The Battle of Aleppo seems to be shaping up into one of those key moments that could determine the outcome of what we can probably now call the Syrian civil war.
It is Syria's second largest city and its commercial hub, classified by UNESCO as a world heritage site because of its priceless cultural and architectural treasures. Until relatively recently, it had been able to stand aside from the turmoil that was tearing the rest of the country apart.
Not any more. A week after battles raged in parts of the capital, Damascus, now it's Aleppo's turn, as the rebels ratchet up the pressure in the apparent belief that their moment has come.
So where does that leave Syria's neighbours, and where does it leave the rest of the world? I was struck by a line in an impressively dispassionate report published by the defence policy think-tank the Royal United Services Institute: " ... the question of some sort of Western intervention in Syria has shifted from a predilection to stay out of the conflict in any physical sense to an awareness that intervention is looking increasingly likely. We are not moving towards intervention but intervention is certainly moving towards us."
The argument goes like this: increasingly foreign governments are worrying about what's likely to happen when (not if) Bashar al-Assad is forced out. In the words of RUSI's director, Professor Michael Clarke: "... the regional implications of this dynamic of violence are more a driver of international diplomacy than the human misery inside Syria itself."
Syria's neighbour Lebanon is a tinderbox where just one spark can ignite a conflagration; and Iraq and Iran, with their Shia majorities, are lined up against Turkey and Saudi Arabia, with their Sunni majorities. Professor Clarke talks of an "arc of proxy confrontation" between Iran and Saudi Arabia, which could lead to all kinds of trouble.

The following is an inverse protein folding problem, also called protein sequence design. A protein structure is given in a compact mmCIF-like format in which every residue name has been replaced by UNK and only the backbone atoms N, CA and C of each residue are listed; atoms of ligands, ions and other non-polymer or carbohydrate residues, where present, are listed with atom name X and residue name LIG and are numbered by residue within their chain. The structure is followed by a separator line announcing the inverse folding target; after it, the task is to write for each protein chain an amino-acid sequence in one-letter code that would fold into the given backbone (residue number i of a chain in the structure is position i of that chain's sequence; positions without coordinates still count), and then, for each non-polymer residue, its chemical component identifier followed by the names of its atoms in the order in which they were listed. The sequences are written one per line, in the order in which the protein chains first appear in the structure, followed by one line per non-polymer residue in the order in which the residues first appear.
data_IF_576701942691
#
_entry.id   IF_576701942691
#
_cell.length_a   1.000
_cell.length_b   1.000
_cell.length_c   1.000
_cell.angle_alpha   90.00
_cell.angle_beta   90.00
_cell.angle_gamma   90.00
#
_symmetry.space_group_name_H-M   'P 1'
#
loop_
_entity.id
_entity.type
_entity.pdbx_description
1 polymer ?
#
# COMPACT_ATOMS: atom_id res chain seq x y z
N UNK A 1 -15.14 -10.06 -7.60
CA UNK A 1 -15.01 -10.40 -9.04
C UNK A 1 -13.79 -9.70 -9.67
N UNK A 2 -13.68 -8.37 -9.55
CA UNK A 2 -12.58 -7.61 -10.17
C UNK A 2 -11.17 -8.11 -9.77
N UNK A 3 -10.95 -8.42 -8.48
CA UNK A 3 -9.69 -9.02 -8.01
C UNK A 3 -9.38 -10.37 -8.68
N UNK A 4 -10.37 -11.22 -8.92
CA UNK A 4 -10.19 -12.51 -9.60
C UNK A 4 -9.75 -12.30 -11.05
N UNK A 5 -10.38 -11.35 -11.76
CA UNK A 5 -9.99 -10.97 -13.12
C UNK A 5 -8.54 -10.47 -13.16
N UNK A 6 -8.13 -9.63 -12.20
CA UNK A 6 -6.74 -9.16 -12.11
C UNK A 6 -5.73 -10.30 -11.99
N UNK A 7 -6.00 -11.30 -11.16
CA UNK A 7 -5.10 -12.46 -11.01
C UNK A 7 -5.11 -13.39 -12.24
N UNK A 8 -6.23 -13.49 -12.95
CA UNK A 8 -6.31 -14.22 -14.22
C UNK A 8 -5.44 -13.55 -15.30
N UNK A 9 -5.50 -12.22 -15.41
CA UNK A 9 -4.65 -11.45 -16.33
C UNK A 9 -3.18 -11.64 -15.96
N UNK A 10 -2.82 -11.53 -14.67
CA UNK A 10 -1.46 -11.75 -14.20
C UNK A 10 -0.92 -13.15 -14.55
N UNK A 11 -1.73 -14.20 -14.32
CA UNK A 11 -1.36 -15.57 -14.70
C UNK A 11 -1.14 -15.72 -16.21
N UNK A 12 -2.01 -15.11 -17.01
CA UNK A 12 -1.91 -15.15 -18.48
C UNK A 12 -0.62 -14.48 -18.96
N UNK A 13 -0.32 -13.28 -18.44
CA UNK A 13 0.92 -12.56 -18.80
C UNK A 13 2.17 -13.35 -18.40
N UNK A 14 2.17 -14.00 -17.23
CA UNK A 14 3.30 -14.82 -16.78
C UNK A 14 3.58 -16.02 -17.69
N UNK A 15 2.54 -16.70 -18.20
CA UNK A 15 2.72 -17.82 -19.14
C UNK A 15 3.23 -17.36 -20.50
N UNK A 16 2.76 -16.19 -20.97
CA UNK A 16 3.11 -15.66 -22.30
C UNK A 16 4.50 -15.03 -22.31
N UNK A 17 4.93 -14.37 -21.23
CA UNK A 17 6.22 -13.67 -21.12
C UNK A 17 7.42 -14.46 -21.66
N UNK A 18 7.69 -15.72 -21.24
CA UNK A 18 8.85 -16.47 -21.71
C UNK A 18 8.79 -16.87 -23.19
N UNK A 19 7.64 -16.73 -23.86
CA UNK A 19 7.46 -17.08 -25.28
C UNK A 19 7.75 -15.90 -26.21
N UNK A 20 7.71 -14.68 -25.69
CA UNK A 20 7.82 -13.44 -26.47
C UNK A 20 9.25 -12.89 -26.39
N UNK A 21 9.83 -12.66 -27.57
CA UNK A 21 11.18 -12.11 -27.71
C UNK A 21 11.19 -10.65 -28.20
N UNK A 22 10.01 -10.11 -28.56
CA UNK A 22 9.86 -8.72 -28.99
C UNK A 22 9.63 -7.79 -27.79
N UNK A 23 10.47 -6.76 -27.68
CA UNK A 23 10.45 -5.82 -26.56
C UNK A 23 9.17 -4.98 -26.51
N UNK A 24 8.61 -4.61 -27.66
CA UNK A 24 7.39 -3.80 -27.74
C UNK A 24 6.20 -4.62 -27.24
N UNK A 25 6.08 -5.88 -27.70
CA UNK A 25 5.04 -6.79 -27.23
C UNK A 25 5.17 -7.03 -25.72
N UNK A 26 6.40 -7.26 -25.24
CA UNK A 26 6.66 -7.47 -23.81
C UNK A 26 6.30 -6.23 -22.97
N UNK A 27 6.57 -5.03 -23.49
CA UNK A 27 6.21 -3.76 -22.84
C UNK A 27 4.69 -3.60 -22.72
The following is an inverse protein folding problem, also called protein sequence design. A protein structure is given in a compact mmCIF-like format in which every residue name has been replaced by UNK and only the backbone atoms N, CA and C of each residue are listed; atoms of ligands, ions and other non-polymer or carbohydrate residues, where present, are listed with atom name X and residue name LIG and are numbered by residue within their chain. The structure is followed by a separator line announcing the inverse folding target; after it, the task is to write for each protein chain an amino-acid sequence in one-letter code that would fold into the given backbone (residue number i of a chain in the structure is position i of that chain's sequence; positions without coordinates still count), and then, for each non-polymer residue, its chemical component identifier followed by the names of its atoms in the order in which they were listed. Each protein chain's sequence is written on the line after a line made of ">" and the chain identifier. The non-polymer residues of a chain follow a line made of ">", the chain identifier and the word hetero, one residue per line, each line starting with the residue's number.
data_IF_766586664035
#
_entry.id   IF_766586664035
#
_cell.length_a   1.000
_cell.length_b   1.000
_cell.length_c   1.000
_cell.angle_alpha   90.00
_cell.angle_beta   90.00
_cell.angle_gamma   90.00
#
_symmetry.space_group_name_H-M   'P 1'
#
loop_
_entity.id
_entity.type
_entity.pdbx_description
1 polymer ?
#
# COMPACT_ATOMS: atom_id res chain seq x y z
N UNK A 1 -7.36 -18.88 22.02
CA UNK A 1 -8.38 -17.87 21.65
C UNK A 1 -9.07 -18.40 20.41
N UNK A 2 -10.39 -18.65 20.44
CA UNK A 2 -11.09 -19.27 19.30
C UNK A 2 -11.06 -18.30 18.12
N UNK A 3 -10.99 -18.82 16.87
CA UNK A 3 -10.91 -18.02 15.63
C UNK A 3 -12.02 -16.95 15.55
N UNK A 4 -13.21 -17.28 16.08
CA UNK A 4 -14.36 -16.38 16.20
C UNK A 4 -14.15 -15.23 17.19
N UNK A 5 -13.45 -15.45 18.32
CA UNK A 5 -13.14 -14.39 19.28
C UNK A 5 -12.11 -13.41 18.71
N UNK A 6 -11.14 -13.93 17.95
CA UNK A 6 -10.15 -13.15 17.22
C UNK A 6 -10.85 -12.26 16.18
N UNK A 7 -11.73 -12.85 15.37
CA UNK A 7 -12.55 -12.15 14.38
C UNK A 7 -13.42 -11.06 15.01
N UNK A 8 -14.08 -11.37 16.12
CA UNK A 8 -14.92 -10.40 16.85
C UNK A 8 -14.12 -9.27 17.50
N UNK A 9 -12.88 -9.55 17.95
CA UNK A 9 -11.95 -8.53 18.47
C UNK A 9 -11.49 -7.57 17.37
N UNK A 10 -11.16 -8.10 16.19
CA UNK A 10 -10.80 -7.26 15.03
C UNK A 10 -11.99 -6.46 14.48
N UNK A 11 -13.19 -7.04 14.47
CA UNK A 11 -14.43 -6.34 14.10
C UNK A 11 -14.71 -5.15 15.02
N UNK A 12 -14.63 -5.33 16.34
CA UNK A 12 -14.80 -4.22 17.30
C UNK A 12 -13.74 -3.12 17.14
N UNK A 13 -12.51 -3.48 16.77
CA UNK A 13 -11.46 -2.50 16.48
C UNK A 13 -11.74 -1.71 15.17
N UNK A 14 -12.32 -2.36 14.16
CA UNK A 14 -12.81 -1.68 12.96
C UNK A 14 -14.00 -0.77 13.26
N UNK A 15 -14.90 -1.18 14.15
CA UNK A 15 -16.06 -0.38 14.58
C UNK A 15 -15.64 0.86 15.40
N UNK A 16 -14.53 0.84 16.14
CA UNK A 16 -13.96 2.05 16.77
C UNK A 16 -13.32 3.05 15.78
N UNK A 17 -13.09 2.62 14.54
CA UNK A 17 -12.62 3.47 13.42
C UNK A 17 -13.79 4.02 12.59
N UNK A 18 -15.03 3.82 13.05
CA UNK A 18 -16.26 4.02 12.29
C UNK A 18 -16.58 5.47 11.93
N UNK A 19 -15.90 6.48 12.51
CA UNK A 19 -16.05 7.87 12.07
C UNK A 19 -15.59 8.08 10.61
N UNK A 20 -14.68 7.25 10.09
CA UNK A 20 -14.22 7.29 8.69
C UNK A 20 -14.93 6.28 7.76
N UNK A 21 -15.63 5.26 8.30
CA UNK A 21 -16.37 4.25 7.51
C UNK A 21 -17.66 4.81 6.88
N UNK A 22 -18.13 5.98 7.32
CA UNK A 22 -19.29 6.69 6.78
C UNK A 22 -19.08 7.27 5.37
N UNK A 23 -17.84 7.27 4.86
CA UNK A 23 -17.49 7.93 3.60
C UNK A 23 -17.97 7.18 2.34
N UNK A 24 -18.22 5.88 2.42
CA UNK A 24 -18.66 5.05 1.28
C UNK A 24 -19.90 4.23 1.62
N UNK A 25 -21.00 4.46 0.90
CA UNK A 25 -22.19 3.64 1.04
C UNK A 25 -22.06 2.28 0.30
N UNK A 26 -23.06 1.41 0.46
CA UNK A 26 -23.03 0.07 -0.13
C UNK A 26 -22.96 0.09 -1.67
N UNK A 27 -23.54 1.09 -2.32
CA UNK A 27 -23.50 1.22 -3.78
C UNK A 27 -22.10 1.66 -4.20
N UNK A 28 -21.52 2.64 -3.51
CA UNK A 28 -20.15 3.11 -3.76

Perhaps the question should be not "Will outside powers intervene in Syria?", but "Will they intervene more than they are already?"
As the RUSI report points out: " Already, it is believed that western intelligence and special force operations are actively underway ... Western countries have backed the growing supply of arms, via Arab sources, to rebel forces for some months now ... Saudi Arabia and Qatar, with US and Turkish facilitation, have been arming and funding the opposition; and this covert support has been substantially responsible for the progress opposition forces have made in recent weeks."
On the government side, the report says: "Several Russian ships carrying a range of military equipment for the Assad regime are already at sea ..." And the Iranians are unlikely to stand idly by if they see their strategic interests put at risk: in order to preserve their influence with Shia groups in Lebanon, for example: "the Iranians would provide weapons, materiel and probably elements of the Islamic Revolutionary Guard Corps to support Assad, as they did successfully with the Shia militias in Iraq."
No one is suggesting that the West is likely to mount an Iraq-style international ground invasion, nor even a Libya-style air campaign. But RUSI's Jonathan Eyal has this stark warning: "Western governments which have long worked for Assad's departure should now begin to fear what may lie in store. For, instead of imploding as other Arab countries did when they were gripped by revolutions, Syria will explode, disgorging its troubles across the entire Middle East, with potentially catastrophic consequences which will need to be managed, since they look unlikely to be avoided."
And he makes this additional point: "President Assad was [note the past tense] the region's last secular strongman, the last of the Arab leaders who repressed religious and ethnic differences in the name of a higher pan-Arab ideology. His method of government is now as defunct as that of the Soviet Union or communist Eastern Europe, on which it was based."
Until recently, the conventional wisdom was that international intervention in Syria simply wasn't on the cards. If the RUSI report is right, it may be time to rethink some of those assumptions: just watch the price of oil if tensions rise and Western governments start to panic at the thought of further price pressures as they struggle to save their faltering economies.